By the fall of 1903, the powered airplane was ready for trial. A number of problems with the engine transmission system delayed the first flight attempt until mid-December. After winning the toss of a coin to determine which brother would make the first try, Wilbur took the pilot’s position and made an unsuccessful attempt on December 14, damaging the Flyer slightly. Repairs were completed for a second attempt on December 17. It was now Orville’s turn. At 10:35 a.m. the Flyer lifted off the beach at Kitty Hawk for a 12-second flight, traveling 120 feet. Three more flights were made that morning, the brothers alternating as pilot. The second and third were in the range of 200 feet. With Wilbur at the controls, the fourth and last flight covered 852 feet in 59 seconds. With this final long, sustained effort, there was no question the Wrights had flown.
As the brothers and the others present discussed the long flight, a gust of wind overturned the Wright Flyer and sent it tumbling across the sand. The aircraft was severely damaged and never flown again. But, the Wrights had achieved what they had set out to do. They had successfully demonstrated their design for a heavier-than-air flying machine. They built refined versions of the Flyer in 1904 and 1905, bringing the design to practicality.
After 13 years in storage, the 1903 Wright Flyer was repaired and periodically displayed in the United States. In 1927, the aircraft was refurbished extensively, given a new fabric covering and loaned the next year to the Science Museum in London in 1928. Stored underground during World War II, the Flyer was returned to the United States in 1948 and formally donated to the Smithsonian Institution, where it has been publicly displayed ever since. The Flyer was moved in 1976 to the then-new National Air and Space Museum, where it remains the centerpiece of the “Milestones of Flight” gallery. The world’s first airplane was covered with new fabric during a major restoration in 1985.
The 1903 Wright Flyer was constructed of spruce and ash covered with muslin. The framework “floated” within fabric pockets sewn inside, making the muslin covering an integral part of the structure. This ingenious feature made the aircraft light, strong and flexible. The 1903 Flyer was powered by a simple four-cylinder engine of the Wrights’ own design.
To fly the airplane, the pilot lay prone with his head forward, his left hand operating the elevator control. Lateral control was achieved by warping the wing tips in opposite directions via wires attached to a hip cradle mounted on the lower wing. The pilot shifted his hips from side to side to operate the mechanism, which also moved the rudder.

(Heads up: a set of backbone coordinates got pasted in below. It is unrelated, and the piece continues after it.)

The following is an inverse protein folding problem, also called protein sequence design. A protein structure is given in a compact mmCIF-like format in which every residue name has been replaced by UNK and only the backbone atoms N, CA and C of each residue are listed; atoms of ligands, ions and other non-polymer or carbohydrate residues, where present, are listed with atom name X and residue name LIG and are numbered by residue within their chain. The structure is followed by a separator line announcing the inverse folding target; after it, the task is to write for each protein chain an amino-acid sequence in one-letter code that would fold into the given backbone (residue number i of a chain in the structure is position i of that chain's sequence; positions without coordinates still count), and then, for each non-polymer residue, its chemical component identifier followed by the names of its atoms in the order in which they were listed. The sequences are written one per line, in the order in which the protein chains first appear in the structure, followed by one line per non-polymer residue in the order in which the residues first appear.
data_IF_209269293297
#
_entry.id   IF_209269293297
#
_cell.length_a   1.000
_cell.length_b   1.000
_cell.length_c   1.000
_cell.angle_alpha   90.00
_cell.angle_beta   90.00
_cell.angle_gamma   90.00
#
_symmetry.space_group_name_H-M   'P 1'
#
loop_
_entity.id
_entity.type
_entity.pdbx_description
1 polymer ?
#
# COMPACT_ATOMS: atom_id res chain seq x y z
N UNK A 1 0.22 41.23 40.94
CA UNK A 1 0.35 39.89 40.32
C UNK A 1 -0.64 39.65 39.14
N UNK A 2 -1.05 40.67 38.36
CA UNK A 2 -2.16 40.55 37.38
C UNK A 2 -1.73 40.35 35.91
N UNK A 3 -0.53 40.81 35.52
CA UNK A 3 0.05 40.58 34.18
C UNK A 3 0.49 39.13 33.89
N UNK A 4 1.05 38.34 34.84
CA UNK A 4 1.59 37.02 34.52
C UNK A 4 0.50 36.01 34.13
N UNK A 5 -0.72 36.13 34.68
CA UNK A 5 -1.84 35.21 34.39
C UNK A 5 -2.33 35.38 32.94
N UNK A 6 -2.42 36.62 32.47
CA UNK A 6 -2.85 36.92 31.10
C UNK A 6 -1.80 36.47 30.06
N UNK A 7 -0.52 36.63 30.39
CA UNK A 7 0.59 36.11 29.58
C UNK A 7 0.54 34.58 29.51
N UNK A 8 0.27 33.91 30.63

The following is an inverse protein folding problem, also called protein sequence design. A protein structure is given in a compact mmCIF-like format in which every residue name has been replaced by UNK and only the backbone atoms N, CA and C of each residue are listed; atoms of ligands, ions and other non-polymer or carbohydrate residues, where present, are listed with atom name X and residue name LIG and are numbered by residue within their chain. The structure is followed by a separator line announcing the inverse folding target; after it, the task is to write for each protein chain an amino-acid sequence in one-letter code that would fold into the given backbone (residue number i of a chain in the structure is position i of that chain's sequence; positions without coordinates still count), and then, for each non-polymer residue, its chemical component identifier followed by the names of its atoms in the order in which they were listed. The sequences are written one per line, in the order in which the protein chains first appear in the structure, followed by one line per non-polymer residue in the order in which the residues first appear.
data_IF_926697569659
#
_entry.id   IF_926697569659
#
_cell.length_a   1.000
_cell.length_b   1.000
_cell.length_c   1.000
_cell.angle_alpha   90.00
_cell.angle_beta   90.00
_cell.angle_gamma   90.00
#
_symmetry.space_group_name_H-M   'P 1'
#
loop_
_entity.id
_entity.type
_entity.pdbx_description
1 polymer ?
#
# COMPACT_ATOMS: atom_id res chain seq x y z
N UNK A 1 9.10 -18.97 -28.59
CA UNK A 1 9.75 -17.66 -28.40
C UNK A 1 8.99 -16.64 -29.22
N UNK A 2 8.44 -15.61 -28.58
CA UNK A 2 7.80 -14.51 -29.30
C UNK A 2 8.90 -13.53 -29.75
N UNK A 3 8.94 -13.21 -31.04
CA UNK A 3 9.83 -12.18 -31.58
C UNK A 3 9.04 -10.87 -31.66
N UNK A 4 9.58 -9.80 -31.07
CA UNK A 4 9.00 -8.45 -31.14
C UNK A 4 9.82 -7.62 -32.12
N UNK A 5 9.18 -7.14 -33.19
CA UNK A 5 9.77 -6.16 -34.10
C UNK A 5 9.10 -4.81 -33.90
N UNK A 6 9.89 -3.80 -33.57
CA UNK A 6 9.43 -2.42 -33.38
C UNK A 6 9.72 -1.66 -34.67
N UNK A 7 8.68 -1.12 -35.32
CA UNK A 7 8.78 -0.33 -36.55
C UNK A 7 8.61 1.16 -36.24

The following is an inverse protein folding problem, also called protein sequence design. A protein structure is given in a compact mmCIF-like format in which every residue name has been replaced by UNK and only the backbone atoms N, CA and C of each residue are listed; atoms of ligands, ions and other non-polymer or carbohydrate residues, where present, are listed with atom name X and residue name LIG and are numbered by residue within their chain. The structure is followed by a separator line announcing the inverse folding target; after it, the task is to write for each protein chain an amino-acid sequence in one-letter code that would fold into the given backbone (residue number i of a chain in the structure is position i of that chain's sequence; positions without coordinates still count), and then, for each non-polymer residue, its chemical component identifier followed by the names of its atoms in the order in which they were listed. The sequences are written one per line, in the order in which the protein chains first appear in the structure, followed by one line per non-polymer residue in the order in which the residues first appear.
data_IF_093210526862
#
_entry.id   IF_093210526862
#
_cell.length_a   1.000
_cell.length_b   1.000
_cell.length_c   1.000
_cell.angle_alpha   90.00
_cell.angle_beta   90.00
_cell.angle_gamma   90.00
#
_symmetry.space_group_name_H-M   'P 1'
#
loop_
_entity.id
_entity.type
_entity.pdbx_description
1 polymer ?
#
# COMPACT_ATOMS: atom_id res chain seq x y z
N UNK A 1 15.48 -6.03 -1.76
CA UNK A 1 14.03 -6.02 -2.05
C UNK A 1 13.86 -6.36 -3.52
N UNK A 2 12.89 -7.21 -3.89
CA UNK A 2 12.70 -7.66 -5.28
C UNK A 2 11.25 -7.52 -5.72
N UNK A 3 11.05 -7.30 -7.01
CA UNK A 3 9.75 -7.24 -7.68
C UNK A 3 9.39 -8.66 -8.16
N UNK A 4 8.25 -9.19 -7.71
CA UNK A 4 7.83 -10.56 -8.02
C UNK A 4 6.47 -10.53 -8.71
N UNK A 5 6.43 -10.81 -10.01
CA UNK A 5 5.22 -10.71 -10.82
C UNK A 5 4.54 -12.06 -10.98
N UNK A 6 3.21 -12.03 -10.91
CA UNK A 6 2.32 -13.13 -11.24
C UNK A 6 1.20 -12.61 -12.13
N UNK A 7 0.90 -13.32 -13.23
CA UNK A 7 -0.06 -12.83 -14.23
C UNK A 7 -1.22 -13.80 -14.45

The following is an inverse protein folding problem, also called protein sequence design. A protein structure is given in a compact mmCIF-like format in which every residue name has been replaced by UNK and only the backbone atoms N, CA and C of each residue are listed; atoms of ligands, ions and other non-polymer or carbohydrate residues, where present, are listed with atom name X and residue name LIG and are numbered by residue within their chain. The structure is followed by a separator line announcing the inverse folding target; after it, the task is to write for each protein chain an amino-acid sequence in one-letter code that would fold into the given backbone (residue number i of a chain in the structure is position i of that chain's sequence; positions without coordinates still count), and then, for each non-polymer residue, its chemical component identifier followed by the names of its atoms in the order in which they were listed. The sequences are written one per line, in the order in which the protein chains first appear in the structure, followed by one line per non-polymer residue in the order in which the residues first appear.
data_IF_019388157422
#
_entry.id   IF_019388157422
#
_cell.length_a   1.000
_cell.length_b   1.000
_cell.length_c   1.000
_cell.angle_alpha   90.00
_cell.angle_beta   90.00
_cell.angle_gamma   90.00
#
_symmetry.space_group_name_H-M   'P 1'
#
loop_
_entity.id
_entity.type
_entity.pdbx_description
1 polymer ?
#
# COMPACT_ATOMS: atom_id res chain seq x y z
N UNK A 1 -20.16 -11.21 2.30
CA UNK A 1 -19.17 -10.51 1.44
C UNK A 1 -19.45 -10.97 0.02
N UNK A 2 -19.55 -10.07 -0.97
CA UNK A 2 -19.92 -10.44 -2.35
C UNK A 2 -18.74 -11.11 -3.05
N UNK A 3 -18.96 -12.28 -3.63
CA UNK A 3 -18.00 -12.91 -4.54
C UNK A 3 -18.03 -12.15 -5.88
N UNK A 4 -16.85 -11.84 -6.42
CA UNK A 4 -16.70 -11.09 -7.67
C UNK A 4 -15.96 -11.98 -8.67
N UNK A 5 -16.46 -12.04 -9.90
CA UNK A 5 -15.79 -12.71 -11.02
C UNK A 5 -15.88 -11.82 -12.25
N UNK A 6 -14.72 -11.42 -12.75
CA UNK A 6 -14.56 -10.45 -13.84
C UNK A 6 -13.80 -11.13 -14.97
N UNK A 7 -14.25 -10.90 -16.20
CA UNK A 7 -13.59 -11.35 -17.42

|Wingspan:||12.3 m (40 ft 4 in)|
|Length:||6.4 m (21 ft)|
|Height:||2.8 m (9 ft 3 in)|
|Weight, empty:||274 kg (605 lb)|
|Engine:||Gasoline, 12 hp|
|Manufacturer:||Wilbur and Orville Wright, Dayton, Ohio, 1903|
The following lists some of the most important events in the history of flight. Many of these artifacts are located in the Smithsonian’s National Air and Space Museum.
|Wright Flyer||First powered airplane|
|Goddard Rockets||First liquid propellant rocket|
|Spirit of St. Louis||First solo transatlantic flight|
|Amelia Earhart||First woman to fly solo across the Atlantic|
|Bell XP-59A Airacomet||First American turbojet|
|Tuskegee Airmen||First group of African-American aviators earn their wings|
|Bell X-1 (Glamorous Glennis)||First aircraft to travel the speed of sound|
|Sputnik 1||First artificial satellite|
|Explorer 1||First successful U.S. satellite|
|Vostok (Yuri Gagarin)||First man in space|
|Mariner 2||First interplanetary probe|
|Mercury (John Glenn)||First American in earth orbit|
|Voskhod II (Aleksei Leonov)||First space walk|
|Gemini IV||First American space walk|
|North American X-15||First hypersonic, high altitude aircraft|
|Apollo 11 Command Module||First manned lunar landing|
|Viking Lander||First spacecraft to operate on Mars|
|Columbia (OV-102)||First U.S. space shuttle to fly into orbit|
|Pioneer 10||First spacecraft to leave solar system|
|Pershing-II & SS-20 Missiles||First international effort to control nuclear arms|
|Breitling Orbiter 3 Gondola||First nonstop balloon flight around the world|
|Bill Shepherd, Yuri Gidzenko, Sergi Krikalev||First International Space Station becomes operational|
The Centennial of Powered Flight commemoration, “Born of Dreams – Inspired by Freedom,” will celebrate the significance of the first flight of the Wright brothers that occurred on December 17, 1903. That defining moment in history set forth a new era of realized dreams in aviation and space flight that have changed our world forever. To honor the past 100 years of achievements in flight, organizations across the globe are planning exciting events and activities for 2003. Through the U.S. Centennial of Flight Commission’s “Born of Dreams – Inspired by Freedom” campaign, we hope to inspire future generations of aviation and space flight inventors and innovators to realize their dreams.